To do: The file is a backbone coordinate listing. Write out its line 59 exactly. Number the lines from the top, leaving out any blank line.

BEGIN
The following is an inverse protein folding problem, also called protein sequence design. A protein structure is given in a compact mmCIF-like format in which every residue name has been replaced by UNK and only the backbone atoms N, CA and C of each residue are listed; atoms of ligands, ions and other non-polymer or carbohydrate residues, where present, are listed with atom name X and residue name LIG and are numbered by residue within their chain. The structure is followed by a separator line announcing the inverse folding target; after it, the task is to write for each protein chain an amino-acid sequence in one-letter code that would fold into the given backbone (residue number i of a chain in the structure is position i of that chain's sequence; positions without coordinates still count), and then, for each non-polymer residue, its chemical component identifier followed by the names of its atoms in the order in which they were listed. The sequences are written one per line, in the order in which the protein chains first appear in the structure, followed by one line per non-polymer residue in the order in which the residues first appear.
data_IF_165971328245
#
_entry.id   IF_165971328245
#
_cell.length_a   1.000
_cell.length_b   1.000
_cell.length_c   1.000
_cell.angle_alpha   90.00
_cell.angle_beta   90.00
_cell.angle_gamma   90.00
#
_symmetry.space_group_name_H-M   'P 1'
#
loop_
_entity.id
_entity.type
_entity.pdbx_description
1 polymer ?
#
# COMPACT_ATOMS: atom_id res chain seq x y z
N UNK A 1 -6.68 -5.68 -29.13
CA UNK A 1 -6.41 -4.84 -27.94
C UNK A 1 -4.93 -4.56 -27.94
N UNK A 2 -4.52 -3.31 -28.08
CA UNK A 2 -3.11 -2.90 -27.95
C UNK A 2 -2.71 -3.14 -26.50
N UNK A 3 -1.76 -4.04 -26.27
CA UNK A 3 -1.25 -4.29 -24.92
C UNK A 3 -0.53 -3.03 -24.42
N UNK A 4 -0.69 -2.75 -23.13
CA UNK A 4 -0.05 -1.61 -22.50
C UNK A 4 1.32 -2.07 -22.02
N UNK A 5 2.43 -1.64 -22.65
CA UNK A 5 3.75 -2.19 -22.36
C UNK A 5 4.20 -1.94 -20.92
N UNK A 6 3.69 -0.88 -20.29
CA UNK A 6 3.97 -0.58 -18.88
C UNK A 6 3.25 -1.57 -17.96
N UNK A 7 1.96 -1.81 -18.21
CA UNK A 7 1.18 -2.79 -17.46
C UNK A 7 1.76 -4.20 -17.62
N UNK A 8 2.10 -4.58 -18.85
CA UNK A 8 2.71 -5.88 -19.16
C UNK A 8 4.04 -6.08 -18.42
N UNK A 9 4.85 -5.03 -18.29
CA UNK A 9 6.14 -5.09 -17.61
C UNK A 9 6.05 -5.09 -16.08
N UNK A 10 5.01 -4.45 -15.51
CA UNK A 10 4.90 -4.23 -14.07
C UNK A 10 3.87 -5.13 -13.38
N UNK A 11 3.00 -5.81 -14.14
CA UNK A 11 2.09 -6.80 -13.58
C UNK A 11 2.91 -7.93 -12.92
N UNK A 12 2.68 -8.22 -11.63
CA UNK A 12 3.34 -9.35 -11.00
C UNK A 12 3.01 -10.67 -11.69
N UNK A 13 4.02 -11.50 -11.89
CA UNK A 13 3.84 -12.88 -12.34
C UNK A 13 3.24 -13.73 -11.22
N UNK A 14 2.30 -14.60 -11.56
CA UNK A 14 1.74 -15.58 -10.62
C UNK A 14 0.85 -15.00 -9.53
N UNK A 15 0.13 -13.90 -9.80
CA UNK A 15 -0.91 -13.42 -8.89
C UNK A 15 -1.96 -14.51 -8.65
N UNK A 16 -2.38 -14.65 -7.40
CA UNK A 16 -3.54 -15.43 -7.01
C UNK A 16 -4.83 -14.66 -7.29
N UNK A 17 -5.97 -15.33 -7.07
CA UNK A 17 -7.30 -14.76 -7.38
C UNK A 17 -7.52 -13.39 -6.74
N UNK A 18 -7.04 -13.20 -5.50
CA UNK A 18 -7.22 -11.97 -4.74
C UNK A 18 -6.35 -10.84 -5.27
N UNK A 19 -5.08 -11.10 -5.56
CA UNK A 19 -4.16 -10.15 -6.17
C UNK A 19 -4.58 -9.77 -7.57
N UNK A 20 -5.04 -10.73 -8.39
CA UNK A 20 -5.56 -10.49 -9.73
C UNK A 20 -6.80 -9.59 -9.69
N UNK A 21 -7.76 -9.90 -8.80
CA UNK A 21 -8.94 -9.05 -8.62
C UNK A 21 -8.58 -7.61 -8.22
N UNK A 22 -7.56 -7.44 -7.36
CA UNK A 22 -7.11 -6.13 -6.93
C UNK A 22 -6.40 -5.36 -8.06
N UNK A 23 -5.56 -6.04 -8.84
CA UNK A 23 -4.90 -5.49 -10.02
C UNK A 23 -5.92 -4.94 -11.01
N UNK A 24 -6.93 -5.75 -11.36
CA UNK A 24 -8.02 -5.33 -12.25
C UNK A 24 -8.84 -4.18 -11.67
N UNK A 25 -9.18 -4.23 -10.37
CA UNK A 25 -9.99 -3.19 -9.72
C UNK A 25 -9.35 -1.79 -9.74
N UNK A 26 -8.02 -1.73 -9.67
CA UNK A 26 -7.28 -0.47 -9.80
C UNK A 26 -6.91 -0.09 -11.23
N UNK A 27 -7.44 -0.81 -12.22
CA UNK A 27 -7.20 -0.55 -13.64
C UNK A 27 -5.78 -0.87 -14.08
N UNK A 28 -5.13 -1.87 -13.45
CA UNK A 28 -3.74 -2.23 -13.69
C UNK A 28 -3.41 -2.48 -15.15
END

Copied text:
CA UNK A 13 3.84 -12.88 -12.34